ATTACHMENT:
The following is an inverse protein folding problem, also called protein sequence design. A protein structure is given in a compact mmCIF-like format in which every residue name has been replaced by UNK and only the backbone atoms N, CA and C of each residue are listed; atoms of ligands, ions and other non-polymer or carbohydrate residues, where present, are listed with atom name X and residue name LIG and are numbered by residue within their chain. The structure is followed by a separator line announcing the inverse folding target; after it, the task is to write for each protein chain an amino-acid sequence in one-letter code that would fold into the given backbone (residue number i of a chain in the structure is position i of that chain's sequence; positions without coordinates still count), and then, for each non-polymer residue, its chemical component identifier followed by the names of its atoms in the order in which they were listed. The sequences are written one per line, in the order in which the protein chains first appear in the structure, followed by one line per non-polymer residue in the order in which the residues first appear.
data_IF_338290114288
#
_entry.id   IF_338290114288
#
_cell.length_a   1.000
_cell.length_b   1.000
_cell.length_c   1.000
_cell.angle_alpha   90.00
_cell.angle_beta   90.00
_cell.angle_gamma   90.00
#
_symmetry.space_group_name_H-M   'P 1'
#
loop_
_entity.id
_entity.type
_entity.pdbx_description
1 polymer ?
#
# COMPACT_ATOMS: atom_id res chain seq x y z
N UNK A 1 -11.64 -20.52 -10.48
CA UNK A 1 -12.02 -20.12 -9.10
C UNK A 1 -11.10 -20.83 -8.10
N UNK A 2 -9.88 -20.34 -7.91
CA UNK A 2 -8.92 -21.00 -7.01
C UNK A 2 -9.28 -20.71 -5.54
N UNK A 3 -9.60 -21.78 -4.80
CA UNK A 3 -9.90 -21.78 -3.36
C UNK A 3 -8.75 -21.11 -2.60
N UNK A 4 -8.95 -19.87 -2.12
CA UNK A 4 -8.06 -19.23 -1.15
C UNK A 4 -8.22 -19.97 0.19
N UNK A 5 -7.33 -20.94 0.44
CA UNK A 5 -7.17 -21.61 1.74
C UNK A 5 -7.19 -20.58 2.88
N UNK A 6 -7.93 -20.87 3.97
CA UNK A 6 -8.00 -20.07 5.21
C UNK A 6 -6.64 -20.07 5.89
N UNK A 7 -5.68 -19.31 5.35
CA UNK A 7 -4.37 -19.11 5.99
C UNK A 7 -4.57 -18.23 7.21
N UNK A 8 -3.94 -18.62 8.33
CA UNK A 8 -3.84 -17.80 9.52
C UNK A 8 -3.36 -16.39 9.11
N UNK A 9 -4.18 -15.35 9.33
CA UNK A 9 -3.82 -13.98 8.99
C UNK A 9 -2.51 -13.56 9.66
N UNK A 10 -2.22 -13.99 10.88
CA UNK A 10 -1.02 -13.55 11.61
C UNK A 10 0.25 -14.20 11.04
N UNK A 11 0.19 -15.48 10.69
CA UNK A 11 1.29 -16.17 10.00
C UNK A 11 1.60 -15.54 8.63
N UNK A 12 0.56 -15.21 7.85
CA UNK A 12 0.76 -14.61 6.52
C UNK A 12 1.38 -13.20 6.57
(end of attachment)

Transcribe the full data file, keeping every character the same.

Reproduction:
The following is an inverse protein folding problem, also called protein sequence design. A protein structure is given in a compact mmCIF-like format in which every residue name has been replaced by UNK and only the backbone atoms N, CA and C of each residue are listed; atoms of ligands, ions and other non-polymer or carbohydrate residues, where present, are listed with atom name X and residue name LIG and are numbered by residue within their chain. The structure is followed by a separator line announcing the inverse folding target; after it, the task is to write for each protein chain an amino-acid sequence in one-letter code that would fold into the given backbone (residue number i of a chain in the structure is position i of that chain's sequence; positions without coordinates still count), and then, for each non-polymer residue, its chemical component identifier followed by the names of its atoms in the order in which they were listed. The sequences are written one per line, in the order in which the protein chains first appear in the structure, followed by one line per non-polymer residue in the order in which the residues first appear.
data_IF_338290114288
#
_entry.id   IF_338290114288
#
_cell.length_a   1.000
_cell.length_b   1.000
_cell.length_c   1.000
_cell.angle_alpha   90.00
_cell.angle_beta   90.00
_cell.angle_gamma   90.00
#
_symmetry.space_group_name_H-M   'P 1'
#
loop_
_entity.id
_entity.type
_entity.pdbx_description
1 polymer ?
#
# COMPACT_ATOMS: atom_id res chain seq x y z
N UNK A 1 -11.64 -20.52 -10.48
CA UNK A 1 -12.02 -20.12 -9.10
C UNK A 1 -11.10 -20.83 -8.10
N UNK A 2 -9.88 -20.34 -7.91
CA UNK A 2 -8.92 -21.00 -7.01
C UNK A 2 -9.28 -20.71 -5.54
N UNK A 3 -9.60 -21.78 -4.80
CA UNK A 3 -9.90 -21.78 -3.36
C UNK A 3 -8.75 -21.11 -2.60
N UNK A 4 -8.95 -19.87 -2.12
CA UNK A 4 -8.06 -19.23 -1.15
C UNK A 4 -8.22 -19.97 0.19
N UNK A 5 -7.33 -20.94 0.44
CA UNK A 5 -7.17 -21.61 1.74
C UNK A 5 -7.19 -20.58 2.88
N UNK A 6 -7.93 -20.87 3.97
CA UNK A 6 -8.00 -20.07 5.21
C UNK A 6 -6.64 -20.07 5.89
N UNK A 7 -5.68 -19.31 5.35
CA UNK A 7 -4.37 -19.11 5.99
C UNK A 7 -4.57 -18.23 7.21
N UNK A 8 -3.94 -18.62 8.33
CA UNK A 8 -3.84 -17.80 9.52
C UNK A 8 -3.36 -16.39 9.11
N UNK A 9 -4.18 -15.35 9.33
CA UNK A 9 -3.82 -13.98 8.99
C UNK A 9 -2.51 -13.56 9.66
N UNK A 10 -2.22 -13.99 10.88
CA UNK A 10 -1.02 -13.55 11.61
C UNK A 10 0.25 -14.20 11.04
N UNK A 11 0.19 -15.48 10.69
CA UNK A 11 1.29 -16.17 10.00
C UNK A 11 1.60 -15.54 8.63
N UNK A 12 0.56 -15.21 7.85
CA UNK A 12 0.76 -14.61 6.52
C UNK A 12 1.38 -13.20 6.57